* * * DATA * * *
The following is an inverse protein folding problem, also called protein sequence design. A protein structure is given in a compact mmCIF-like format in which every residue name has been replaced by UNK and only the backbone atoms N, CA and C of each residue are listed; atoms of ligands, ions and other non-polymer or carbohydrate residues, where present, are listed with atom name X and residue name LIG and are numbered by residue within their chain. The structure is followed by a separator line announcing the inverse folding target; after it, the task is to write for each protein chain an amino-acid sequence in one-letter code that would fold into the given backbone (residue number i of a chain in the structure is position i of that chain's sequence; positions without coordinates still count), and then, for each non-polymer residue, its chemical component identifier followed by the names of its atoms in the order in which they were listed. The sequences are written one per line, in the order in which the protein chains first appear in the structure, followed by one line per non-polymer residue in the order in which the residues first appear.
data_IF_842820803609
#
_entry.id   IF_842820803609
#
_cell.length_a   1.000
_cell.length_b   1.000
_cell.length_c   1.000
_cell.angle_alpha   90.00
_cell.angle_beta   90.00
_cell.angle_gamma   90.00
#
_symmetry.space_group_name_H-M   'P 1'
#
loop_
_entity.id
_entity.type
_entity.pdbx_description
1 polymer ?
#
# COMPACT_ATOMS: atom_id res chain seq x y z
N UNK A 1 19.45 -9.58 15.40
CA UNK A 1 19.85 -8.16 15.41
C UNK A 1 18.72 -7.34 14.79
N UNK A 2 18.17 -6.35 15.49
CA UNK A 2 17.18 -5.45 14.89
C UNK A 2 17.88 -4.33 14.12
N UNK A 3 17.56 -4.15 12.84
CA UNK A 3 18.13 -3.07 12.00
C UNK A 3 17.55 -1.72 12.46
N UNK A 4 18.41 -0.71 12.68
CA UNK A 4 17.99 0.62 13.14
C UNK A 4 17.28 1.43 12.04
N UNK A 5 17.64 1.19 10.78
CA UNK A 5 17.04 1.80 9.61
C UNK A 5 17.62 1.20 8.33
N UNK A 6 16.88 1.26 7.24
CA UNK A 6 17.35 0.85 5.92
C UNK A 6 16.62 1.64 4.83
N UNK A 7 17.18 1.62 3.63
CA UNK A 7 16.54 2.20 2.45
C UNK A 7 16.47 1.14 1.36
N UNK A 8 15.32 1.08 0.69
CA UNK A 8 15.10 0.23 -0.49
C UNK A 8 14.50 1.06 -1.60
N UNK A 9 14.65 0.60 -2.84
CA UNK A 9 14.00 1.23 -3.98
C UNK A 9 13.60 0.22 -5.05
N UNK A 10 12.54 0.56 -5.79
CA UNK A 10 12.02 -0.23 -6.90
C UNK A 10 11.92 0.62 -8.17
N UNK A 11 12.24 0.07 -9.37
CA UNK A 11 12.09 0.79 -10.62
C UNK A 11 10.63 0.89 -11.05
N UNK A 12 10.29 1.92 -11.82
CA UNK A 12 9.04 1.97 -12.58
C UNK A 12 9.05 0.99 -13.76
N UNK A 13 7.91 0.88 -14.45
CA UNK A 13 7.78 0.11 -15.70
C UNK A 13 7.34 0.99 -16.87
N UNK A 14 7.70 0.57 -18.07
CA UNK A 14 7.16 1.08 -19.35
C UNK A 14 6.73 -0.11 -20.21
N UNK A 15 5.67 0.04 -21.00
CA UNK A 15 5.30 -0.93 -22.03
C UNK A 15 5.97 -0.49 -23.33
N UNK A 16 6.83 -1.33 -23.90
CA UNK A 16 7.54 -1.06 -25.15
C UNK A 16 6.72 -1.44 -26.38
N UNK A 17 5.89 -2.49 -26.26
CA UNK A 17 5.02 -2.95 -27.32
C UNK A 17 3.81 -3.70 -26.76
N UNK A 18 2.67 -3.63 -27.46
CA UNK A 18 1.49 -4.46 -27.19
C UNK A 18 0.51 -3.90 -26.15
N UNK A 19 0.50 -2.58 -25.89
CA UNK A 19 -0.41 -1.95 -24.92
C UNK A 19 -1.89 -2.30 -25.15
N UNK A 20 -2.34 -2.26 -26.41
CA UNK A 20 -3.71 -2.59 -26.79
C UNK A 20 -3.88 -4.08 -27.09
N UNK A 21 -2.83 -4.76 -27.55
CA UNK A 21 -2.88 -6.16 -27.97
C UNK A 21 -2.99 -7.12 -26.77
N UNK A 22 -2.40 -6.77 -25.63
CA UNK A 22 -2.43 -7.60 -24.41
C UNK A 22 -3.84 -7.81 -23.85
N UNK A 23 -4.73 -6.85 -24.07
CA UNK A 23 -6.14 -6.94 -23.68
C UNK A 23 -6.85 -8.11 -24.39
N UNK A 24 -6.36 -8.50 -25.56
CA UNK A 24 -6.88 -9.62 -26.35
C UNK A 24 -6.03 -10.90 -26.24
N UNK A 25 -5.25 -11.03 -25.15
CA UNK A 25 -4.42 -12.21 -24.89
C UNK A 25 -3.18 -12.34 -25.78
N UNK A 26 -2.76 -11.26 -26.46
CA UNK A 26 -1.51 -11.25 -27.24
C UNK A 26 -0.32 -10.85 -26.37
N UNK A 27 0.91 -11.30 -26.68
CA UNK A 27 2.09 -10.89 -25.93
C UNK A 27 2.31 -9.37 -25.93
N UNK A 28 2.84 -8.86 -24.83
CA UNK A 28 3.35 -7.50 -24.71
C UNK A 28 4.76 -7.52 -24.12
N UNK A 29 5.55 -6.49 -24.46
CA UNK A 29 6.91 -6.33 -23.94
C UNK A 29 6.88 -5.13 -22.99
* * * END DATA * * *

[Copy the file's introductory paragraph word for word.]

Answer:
The following is an inverse protein folding problem, also called protein sequence design. A protein structure is given in a compact mmCIF-like format in which every residue name has been replaced by UNK and only the backbone atoms N, CA and C of each residue are listed; atoms of ligands, ions and other non-polymer or carbohydrate residues, where present, are listed with atom name X and residue name LIG and are numbered by residue within their chain. The structure is followed by a separator line announcing the inverse folding target; after it, the task is to write for each protein chain an amino-acid sequence in one-letter code that would fold into the given backbone (residue number i of a chain in the structure is position i of that chain's sequence; positions without coordinates still count), and then, for each non-polymer residue, its chemical component identifier followed by the names of its atoms in the order in which they were listed. The sequences are written one per line, in the order in which the protein chains first appear in the structure, followed by one line per non-polymer residue in the order in which the residues first appear.